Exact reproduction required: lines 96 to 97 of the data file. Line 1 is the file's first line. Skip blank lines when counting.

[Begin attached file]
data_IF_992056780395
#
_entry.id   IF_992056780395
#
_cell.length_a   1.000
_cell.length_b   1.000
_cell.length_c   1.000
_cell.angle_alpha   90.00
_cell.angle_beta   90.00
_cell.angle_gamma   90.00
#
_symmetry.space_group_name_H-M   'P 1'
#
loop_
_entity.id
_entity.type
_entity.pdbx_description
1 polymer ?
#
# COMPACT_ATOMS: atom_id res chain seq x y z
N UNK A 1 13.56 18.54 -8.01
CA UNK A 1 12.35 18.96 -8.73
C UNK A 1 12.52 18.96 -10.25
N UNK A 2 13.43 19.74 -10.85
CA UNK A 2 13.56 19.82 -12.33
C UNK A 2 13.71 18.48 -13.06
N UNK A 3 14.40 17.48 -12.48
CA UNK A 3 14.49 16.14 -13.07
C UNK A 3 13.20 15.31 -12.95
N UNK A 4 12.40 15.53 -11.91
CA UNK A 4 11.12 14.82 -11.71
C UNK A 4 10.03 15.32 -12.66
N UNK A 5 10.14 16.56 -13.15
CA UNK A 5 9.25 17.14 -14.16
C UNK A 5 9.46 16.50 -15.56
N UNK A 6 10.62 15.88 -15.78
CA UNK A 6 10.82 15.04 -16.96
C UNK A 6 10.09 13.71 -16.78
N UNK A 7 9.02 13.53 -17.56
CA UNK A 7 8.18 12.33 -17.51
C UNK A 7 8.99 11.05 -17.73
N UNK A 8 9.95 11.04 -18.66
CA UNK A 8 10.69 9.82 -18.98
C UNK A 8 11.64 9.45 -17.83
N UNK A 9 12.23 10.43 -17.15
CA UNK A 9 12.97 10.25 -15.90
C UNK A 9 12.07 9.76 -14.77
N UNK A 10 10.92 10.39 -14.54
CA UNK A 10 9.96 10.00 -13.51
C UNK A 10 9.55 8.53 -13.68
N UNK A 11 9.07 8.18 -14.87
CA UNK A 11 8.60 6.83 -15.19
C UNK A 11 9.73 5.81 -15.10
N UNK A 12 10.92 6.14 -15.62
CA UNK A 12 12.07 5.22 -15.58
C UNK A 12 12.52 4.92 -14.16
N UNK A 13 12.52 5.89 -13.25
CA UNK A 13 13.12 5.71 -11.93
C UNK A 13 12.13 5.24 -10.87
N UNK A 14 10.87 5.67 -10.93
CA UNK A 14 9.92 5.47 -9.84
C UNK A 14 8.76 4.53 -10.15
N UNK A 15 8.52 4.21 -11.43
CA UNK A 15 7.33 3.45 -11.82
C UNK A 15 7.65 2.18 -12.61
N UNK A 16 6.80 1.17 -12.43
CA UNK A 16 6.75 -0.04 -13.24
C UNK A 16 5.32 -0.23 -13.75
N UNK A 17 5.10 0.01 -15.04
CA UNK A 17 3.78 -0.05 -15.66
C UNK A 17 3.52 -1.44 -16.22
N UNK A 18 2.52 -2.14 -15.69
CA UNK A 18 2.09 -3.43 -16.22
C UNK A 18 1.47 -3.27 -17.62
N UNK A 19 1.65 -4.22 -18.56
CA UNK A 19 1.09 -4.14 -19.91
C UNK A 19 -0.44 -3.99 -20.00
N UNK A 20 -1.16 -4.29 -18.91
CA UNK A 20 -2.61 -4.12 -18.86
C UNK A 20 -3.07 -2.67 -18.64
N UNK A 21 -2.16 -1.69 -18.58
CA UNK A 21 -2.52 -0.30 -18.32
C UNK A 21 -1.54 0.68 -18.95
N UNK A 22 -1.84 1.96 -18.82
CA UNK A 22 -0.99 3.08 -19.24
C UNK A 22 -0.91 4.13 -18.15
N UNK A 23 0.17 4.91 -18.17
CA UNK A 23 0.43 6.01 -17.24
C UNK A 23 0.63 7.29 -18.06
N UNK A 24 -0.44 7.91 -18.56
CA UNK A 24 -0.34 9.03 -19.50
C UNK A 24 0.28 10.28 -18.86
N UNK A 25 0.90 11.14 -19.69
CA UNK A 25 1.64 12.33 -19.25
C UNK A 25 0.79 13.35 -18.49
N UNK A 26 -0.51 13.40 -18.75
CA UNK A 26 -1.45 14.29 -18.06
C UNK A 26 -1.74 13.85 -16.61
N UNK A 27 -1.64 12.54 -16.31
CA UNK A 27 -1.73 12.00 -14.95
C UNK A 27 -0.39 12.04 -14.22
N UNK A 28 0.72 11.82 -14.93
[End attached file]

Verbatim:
N UNK A 26 -0.51 13.40 -18.75
CA UNK A 26 -1.45 14.29 -18.06